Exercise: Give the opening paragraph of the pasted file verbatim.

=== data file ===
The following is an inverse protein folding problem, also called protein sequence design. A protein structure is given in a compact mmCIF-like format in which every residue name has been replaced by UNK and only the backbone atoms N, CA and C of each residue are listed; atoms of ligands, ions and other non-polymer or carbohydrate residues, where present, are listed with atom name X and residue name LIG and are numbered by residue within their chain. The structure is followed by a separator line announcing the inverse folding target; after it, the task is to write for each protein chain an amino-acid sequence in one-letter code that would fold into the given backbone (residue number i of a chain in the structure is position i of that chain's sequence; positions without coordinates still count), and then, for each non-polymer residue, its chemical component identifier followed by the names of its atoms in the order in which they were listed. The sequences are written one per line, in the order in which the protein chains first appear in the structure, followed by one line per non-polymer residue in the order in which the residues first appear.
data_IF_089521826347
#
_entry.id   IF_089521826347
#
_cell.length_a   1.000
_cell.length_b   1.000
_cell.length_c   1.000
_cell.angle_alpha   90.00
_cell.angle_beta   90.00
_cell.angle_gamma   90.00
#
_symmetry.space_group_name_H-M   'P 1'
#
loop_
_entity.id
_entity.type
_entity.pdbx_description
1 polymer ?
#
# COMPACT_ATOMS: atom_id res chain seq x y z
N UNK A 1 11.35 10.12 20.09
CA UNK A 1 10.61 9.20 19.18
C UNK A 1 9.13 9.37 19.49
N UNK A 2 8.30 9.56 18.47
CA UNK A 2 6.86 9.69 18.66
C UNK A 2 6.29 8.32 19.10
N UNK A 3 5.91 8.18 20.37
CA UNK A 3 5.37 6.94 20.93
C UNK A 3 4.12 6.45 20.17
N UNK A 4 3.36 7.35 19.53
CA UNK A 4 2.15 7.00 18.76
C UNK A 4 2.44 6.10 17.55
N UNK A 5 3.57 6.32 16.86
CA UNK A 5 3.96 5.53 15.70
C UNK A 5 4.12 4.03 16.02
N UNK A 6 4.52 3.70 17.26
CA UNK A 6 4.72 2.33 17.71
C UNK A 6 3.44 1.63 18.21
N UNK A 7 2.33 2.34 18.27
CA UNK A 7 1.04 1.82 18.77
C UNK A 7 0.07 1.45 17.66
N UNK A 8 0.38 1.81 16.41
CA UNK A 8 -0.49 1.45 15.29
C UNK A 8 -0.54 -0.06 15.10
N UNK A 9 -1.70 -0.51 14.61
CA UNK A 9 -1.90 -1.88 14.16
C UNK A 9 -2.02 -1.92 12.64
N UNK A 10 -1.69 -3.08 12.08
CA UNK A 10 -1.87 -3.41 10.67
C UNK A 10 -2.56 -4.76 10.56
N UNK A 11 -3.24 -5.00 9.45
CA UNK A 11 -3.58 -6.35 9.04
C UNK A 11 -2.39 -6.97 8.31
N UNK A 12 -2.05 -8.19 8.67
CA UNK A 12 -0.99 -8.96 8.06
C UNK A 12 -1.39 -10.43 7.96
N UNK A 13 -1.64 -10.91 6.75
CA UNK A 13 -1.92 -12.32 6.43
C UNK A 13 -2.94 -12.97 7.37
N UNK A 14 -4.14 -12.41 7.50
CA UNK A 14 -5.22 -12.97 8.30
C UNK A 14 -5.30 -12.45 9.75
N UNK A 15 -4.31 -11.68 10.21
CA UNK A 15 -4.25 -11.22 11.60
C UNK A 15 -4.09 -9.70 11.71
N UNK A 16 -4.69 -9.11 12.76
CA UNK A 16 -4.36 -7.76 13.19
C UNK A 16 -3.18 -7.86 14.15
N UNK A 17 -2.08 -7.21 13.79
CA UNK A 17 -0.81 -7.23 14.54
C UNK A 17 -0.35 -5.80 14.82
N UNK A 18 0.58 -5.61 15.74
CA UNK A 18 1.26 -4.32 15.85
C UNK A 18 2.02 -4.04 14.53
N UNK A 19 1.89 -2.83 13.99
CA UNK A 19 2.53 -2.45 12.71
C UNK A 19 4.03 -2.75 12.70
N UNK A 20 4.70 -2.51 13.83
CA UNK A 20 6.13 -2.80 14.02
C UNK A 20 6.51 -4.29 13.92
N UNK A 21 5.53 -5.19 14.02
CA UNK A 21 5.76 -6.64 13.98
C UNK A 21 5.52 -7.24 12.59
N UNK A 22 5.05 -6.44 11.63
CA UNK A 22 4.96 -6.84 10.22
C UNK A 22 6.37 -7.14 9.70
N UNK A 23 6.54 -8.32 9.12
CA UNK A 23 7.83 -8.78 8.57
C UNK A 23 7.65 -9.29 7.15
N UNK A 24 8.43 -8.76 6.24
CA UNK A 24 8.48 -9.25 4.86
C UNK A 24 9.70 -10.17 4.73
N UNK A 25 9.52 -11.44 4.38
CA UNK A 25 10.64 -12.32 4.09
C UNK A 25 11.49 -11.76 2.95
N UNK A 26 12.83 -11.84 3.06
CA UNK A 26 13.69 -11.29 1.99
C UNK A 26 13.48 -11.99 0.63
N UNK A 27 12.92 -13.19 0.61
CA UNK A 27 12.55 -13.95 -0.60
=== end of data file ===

The following is an inverse protein folding problem, also called protein sequence design. A protein structure is given in a compact mmCIF-like format in which every residue name has been replaced by UNK and only the backbone atoms N, CA and C of each residue are listed; atoms of ligands, ions and other non-polymer or carbohydrate residues, where present, are listed with atom name X and residue name LIG and are numbered by residue within their chain. The structure is followed by a separator line announcing the inverse folding target; after it, the task is to write for each protein chain an amino-acid sequence in one-letter code that would fold into the given backbone (residue number i of a chain in the structure is position i of that chain's sequence; positions without coordinates still count), and then, for each non-polymer residue, its chemical component identifier followed by the names of its atoms in the order in which they were listed. The sequences are written one per line, in the order in which the protein chains first appear in the structure, followed by one line per non-polymer residue in the order in which the residues first appear.